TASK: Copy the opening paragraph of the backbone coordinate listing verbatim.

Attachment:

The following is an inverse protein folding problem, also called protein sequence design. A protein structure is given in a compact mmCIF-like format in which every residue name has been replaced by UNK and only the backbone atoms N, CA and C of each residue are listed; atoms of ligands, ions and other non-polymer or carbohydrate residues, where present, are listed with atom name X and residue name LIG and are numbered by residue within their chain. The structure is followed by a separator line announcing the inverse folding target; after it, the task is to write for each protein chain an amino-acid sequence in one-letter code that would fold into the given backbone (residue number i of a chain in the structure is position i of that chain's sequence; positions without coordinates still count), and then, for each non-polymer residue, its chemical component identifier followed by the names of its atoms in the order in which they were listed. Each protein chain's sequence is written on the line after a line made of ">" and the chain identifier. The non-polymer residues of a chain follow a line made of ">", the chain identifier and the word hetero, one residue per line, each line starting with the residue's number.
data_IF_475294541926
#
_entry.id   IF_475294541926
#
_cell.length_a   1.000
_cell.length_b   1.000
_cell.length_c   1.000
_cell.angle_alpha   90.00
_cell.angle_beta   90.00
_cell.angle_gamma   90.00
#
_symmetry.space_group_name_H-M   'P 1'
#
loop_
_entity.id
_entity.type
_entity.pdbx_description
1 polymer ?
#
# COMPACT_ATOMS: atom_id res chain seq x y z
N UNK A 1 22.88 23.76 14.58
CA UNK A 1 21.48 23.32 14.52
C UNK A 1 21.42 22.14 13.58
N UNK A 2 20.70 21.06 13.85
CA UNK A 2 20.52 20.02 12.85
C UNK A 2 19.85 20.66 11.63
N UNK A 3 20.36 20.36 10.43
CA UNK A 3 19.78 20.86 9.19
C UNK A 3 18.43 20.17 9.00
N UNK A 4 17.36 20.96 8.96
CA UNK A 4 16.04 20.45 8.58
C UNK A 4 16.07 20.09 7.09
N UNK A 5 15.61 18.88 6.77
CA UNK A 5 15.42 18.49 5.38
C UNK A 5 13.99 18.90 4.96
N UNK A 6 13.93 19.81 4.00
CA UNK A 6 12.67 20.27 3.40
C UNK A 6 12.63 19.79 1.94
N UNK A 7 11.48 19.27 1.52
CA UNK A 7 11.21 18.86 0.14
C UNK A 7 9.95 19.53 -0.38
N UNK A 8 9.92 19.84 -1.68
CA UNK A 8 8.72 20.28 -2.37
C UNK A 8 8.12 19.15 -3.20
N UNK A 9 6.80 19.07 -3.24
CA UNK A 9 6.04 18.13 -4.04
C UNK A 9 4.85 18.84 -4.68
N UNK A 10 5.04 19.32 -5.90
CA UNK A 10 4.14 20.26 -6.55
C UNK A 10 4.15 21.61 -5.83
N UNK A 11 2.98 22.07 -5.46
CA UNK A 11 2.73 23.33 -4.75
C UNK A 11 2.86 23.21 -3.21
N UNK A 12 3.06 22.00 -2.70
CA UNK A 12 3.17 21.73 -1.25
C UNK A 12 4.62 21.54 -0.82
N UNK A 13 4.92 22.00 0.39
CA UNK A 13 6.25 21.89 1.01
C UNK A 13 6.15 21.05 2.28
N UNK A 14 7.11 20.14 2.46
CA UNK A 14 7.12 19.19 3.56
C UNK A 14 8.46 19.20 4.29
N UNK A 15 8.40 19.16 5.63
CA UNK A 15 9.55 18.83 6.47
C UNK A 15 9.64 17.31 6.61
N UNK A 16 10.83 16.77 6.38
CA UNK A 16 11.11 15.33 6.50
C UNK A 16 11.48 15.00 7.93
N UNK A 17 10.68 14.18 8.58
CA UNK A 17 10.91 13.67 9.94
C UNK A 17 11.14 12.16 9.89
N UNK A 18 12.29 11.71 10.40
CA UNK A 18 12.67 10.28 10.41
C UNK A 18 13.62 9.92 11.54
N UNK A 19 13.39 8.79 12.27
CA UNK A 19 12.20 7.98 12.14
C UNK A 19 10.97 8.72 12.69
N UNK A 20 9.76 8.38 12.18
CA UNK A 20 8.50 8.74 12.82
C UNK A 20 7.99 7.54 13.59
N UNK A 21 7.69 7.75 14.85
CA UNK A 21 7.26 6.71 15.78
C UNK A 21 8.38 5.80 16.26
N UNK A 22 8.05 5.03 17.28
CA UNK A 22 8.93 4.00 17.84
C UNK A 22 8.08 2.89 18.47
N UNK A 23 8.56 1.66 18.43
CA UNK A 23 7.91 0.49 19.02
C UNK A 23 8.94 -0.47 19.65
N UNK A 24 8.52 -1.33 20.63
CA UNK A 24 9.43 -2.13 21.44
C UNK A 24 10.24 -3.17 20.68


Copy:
The following is an inverse protein folding problem, also called protein sequence design. A protein structure is given in a compact mmCIF-like format in which every residue name has been replaced by UNK and only the backbone atoms N, CA and C of each residue are listed; atoms of ligands, ions and other non-polymer or carbohydrate residues, where present, are listed with atom name X and residue name LIG and are numbered by residue within their chain. The structure is followed by a separator line announcing the inverse folding target; after it, the task is to write for each protein chain an amino-acid sequence in one-letter code that would fold into the given backbone (residue number i of a chain in the structure is position i of that chain's sequence; positions without coordinates still count), and then, for each non-polymer residue, its chemical component identifier followed by the names of its atoms in the order in which they were listed. Each protein chain's sequence is written on the line after a line made of ">" and the chain identifier. The non-polymer residues of a chain follow a line made of ">", the chain identifier and the word hetero, one residue per line, each line starting with the residue's number.